The transition to online learning during the COVID-19 pandemic has affected many people in the Brock community, but a new survey conducted by Laura Mullins (MA ’09) suggests students with disabilities — who already face challenges in pursuing their education — have felt the impact with greater consequences.
Mullins, Assistant Professor in the Department of Applied Disability Studies, collaborated with Student Accessibility Services (SAS) in the fall to conduct a survey of students with disabilities at Brock to gain an understanding of the impact the transition to online education has had on them.
The results, based on responses from more than 200 students at Brock, suggest that any benefits accrued, such as not having to overcome physical barriers on campus or being able to turn on closed-captioning during lectures, have been heavily outweighed by many new challenges presented by the online context.
Further, the additional challenges have led to serious mental health impacts such as “increased stress, anxiety, fear, worry, being overwhelmed, isolation, and exacerbating depression,” Mullins says.
Judith Brooder, Manager of Student Accessibility Services, echoes her concerns.
“Unfortunately, the survey confirmed what students have been identifying to the SAS office throughout and even more significantly in recent weeks — the increased pressures and workload associated with online work, combined with the current change in life in general,” says Brooder. “In addition, faculty are also facing additional pressures as they strive to design and adapt to online course formats, limiting their time and ability to provide additional support that students may need.”
The survey was conducted in two phases, with an online survey followed by either a more in-depth survey or virtual in-person interview. Although the results of the interviews won’t be available until the summer, the initial survey responses paint a stark picture of students whose needs are often not being met and whose learning is adversely affected as a result.
Students reported that forms of online instruction, challenges communicating with professors, inability to find a place to study effectively at home and technical issues were among the biggest challenges they faced.
The survey data also shows that only about half of students with disabilities are choosing to disclose their accommodation needs to both their instructors and Student Accessibility Services.
A fourth-year student respondent in the Faculty of Social Sciences described the issue of disclosure.
“The problem with going online is that now, these discussions become a lot more formal. I normally feel comfortable discussing my mental health, because discussing them casually helps to normalize them. However, if I formally email a professor to discuss these topics, it does not feel normal or casual; it makes it seem like a problem. Thus, I am unsure of whether I will inform my professors or thesis supervisors about my disabilities this year … I don’t feel as comfortable.”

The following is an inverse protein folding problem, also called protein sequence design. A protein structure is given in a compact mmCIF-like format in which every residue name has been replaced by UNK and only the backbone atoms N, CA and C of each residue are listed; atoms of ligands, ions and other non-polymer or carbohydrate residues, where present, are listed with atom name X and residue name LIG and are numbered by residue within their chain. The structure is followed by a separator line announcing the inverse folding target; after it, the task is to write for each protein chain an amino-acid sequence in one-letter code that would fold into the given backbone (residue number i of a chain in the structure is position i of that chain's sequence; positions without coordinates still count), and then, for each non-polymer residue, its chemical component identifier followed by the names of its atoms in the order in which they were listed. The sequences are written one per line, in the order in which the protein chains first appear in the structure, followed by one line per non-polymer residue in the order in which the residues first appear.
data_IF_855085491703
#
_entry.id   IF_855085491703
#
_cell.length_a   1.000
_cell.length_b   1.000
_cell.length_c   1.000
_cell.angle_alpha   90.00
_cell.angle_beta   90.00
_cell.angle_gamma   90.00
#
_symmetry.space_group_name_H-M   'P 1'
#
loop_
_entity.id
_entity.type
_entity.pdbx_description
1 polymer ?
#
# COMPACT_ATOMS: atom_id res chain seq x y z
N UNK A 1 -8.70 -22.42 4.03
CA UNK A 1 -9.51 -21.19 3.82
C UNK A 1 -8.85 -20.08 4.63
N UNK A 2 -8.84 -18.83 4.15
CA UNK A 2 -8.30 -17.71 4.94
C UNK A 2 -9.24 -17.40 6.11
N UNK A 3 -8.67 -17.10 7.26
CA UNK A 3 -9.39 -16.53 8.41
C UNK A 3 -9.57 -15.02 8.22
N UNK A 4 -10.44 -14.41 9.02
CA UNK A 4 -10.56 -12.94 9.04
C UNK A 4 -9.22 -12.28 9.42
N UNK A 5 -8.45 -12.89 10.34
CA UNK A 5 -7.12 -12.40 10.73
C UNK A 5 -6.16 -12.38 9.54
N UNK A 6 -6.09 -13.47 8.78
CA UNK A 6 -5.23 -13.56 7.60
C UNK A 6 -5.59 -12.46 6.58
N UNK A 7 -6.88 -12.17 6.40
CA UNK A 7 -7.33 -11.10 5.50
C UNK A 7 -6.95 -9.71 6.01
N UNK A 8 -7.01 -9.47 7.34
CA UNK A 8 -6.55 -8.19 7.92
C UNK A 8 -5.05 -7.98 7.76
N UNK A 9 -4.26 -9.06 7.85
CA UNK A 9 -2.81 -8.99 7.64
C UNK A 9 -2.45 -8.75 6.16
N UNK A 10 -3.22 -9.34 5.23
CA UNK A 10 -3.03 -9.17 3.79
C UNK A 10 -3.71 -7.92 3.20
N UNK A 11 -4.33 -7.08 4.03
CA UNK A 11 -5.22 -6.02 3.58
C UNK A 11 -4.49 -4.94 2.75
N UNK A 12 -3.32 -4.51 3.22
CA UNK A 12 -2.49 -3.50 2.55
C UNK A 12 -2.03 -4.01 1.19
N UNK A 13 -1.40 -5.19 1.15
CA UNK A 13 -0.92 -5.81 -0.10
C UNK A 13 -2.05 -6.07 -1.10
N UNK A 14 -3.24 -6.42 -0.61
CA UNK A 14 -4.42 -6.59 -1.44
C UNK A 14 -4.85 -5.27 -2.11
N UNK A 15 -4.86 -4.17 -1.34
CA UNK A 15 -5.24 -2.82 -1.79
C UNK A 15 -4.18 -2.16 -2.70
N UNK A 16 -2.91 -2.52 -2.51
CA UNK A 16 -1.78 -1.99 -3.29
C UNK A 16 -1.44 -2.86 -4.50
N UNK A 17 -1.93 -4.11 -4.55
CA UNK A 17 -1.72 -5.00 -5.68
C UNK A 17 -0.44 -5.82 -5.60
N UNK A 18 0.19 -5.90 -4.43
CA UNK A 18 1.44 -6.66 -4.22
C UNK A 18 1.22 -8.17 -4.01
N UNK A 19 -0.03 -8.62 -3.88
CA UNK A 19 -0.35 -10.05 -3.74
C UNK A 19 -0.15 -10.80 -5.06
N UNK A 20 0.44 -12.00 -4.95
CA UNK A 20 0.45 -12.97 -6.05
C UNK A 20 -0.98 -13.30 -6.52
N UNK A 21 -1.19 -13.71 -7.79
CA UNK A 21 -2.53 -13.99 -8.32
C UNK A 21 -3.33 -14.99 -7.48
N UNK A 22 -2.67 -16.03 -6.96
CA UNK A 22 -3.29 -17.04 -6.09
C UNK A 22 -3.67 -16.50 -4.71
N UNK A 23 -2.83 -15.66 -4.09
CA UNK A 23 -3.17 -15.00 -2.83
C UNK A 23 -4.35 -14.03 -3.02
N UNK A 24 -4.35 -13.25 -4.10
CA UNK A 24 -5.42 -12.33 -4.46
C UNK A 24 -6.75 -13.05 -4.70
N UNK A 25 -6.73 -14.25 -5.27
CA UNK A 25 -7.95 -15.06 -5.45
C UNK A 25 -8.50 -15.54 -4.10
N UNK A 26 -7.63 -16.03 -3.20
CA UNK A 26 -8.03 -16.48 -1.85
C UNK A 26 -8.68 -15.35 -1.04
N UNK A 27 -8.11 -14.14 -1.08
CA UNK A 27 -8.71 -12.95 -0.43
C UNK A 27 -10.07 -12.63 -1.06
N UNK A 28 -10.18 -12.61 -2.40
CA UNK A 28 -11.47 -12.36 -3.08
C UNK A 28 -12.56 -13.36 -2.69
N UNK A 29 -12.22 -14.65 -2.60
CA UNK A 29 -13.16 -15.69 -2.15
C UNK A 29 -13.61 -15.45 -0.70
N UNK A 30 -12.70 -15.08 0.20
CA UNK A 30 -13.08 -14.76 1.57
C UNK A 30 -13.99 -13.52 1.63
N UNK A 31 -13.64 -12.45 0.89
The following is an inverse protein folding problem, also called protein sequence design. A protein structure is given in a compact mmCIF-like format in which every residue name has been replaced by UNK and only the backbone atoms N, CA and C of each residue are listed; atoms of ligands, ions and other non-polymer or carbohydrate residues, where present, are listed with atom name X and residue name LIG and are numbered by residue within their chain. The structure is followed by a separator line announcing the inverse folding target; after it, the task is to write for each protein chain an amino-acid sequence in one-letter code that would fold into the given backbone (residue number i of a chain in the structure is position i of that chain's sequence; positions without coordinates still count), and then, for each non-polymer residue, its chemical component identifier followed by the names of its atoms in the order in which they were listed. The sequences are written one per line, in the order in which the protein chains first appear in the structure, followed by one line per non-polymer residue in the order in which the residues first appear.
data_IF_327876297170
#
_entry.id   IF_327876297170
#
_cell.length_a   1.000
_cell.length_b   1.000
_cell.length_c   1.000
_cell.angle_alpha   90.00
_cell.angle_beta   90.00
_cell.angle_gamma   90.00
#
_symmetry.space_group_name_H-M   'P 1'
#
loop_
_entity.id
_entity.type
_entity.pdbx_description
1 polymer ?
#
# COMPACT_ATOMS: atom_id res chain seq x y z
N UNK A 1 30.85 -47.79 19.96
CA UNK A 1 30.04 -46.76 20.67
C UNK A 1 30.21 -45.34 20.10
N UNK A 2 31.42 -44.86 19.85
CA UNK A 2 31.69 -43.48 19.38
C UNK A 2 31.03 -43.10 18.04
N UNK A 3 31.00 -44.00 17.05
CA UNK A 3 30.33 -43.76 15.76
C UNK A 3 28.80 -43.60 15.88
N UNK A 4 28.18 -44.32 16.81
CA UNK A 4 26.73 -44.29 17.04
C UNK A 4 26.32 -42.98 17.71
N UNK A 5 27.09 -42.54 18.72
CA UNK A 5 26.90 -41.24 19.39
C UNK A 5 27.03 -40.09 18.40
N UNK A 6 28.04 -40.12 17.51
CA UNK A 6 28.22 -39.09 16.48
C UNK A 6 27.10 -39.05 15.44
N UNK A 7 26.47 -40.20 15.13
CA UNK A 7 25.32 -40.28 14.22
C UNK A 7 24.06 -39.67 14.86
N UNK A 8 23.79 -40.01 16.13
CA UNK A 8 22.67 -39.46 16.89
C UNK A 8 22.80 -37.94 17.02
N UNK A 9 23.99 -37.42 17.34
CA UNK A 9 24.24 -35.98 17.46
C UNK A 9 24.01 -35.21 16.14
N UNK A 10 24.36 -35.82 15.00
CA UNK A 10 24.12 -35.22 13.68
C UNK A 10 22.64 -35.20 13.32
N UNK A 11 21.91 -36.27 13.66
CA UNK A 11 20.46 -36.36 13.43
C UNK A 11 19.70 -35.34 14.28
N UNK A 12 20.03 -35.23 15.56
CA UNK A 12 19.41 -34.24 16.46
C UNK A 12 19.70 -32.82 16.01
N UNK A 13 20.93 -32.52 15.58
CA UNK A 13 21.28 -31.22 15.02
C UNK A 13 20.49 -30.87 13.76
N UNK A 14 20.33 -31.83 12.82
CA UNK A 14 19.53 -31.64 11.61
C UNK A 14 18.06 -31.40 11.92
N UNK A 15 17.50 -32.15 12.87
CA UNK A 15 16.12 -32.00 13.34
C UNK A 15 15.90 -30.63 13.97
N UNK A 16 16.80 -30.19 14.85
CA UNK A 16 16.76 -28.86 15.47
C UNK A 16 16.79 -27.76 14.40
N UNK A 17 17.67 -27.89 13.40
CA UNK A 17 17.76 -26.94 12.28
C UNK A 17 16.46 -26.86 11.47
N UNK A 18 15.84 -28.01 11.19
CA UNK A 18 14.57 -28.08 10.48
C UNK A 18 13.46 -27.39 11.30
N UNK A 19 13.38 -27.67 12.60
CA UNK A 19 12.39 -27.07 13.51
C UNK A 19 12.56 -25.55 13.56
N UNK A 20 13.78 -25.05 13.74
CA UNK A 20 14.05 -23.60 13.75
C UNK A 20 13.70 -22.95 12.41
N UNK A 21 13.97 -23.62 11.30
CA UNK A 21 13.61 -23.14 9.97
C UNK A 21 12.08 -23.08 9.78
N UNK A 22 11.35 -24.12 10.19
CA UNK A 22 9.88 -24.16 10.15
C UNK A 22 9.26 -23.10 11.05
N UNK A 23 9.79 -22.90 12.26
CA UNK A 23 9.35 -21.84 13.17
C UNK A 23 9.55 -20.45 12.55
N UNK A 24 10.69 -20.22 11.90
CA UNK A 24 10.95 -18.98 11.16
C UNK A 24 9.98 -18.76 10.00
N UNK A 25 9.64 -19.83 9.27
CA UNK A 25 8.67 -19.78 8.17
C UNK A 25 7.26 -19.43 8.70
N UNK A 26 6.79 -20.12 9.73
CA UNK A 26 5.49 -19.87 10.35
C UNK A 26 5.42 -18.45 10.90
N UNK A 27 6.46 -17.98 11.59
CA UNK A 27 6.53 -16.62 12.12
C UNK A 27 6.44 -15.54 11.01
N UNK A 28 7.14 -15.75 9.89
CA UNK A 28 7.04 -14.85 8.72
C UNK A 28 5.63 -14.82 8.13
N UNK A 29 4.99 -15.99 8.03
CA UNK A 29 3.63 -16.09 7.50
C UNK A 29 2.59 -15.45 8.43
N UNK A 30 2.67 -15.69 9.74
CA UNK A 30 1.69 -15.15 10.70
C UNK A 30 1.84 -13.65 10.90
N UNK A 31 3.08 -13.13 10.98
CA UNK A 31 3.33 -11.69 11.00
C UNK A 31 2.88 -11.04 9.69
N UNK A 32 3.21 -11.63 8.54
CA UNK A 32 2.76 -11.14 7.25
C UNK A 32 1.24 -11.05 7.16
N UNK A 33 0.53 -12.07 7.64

Mullins says that “even though students aren’t disclosing as often, they are still in your classroom and really, really need supports and services.”
The desire for personal conversations came up frequently in the survey and is something that both Brooder and Scott Stevens, Operations Supervisor in Student Wellness and Accessibility Services (SWAC) have heard repeatedly from students.
Stevens also says that workload has become a major issue.
“Each instructor may be assigning just a little bit more in terms of reading or individual assignments and that workload is compounded across the board, so with a slight increase in workload for one course, which may be manageable is now increased exponentially and students are feeling the crunch,” Stevens says.
Mullins says that a few simple adjustments moving into the Winter Term could help students with disabilities, as well as other students who may be struggling:
- Build in flexibility with deadlines and extensions to due dates when setting up the course schedule.
- Record lectures, either in advance or during live delivery, and make the recordings available to students for future review.
- Create opportunities for students to meet virtually for personal disclosure conversations.
- Make modes of assessment clear and assignments easy to keep track of so that students managing multiple courses are at lower risk of missing a deadline or a smaller course component.
“Given that students aren’t comfortable or have struggled with having to disclose accommodation needs, it’s important for instructors to consider structure that’s more consistent with that universal instructional design,” Mullins says. “That’s just going to be more accessible to everyone.”
Mullins says the research is something of a passion project for her, and that it grew out of her own attempts to manage the challenge of transitioning her courses to effective online delivery over the summer.
“As an academic and as a person with a disability going through the academic process, I feel like there’s a unique area that often gets overlooked,” says Mullins. “I think if we are more empathetic from the get-go and believe the students are trying their hardest and doing their best, then that’s a better starting point.”
Anyone interested in taking a closer look at the survey results can review a summary on the Mullins Lab web site.
For Mullins, the last key takeaway was the level of appreciation the students expressed for having the opportunity to make their voices heard on such an important issue.
“The students really wanted to be heard and they appreciated the chance to be heard,” says Mullins. “They are trying really hard and want to be successful, but they’re struggling and so they appreciate that we’re going to highlight their unique needs.”